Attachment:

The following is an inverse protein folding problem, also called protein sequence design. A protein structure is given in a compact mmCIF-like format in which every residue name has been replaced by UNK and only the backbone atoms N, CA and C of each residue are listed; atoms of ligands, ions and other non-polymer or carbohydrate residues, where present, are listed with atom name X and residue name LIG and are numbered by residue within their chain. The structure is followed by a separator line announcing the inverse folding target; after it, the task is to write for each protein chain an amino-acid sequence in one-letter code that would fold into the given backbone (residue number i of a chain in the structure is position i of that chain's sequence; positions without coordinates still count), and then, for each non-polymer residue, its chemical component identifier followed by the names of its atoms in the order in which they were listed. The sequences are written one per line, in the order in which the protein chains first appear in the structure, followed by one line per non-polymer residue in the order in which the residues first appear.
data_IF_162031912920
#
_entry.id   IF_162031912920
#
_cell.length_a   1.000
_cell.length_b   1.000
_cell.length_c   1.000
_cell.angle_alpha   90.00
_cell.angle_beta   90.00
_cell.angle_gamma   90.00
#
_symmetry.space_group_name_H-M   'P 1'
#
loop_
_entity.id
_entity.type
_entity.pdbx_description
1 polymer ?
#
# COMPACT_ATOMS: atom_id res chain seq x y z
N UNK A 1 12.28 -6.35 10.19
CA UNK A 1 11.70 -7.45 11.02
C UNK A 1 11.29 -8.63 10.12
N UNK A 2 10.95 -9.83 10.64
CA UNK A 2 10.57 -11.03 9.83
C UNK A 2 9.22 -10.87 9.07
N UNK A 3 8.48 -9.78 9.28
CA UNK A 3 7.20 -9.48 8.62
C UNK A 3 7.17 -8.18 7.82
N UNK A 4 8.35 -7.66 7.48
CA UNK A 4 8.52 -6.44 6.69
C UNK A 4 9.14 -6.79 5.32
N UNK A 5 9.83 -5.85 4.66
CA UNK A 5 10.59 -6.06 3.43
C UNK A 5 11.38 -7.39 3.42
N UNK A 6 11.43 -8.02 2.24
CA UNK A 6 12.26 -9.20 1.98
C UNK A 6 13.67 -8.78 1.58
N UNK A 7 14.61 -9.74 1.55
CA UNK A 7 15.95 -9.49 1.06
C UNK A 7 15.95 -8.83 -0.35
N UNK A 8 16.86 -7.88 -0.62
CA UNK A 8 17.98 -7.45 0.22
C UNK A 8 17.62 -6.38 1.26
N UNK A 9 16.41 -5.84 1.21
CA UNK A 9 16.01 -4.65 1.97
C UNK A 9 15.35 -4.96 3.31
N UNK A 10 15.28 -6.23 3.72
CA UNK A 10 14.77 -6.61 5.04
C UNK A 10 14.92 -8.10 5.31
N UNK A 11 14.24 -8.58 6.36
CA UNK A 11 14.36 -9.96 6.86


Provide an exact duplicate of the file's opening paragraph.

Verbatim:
The following is an inverse protein folding problem, also called protein sequence design. A protein structure is given in a compact mmCIF-like format in which every residue name has been replaced by UNK and only the backbone atoms N, CA and C of each residue are listed; atoms of ligands, ions and other non-polymer or carbohydrate residues, where present, are listed with atom name X and residue name LIG and are numbered by residue within their chain. The structure is followed by a separator line announcing the inverse folding target; after it, the task is to write for each protein chain an amino-acid sequence in one-letter code that would fold into the given backbone (residue number i of a chain in the structure is position i of that chain's sequence; positions without coordinates still count), and then, for each non-polymer residue, its chemical component identifier followed by the names of its atoms in the order in which they were listed. The sequences are written one per line, in the order in which the protein chains first appear in the structure, followed by one line per non-polymer residue in the order in which the residues first appear.